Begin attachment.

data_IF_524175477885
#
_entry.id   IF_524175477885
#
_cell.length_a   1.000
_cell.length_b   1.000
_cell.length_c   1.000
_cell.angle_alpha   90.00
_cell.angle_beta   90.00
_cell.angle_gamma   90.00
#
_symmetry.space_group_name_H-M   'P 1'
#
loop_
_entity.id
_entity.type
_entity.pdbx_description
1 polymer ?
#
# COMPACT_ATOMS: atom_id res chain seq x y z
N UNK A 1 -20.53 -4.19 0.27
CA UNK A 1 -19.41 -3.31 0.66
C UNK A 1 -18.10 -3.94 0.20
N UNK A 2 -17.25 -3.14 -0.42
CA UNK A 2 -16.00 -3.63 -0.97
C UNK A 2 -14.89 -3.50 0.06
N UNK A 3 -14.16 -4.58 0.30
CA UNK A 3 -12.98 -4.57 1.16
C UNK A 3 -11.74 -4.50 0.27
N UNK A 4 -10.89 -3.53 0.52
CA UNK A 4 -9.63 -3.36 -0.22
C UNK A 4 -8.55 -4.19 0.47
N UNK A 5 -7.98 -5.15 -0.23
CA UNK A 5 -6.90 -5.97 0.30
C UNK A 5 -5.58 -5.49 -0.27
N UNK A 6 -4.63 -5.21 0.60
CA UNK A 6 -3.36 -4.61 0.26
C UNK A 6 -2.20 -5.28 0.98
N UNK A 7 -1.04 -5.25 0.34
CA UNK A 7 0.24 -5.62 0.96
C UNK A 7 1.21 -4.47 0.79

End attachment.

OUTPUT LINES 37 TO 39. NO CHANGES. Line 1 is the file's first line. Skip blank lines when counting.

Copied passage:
CA UNK A 6 -3.36 -4.61 0.26
C UNK A 6 -2.20 -5.28 0.98
N UNK A 7 -1.04 -5.25 0.34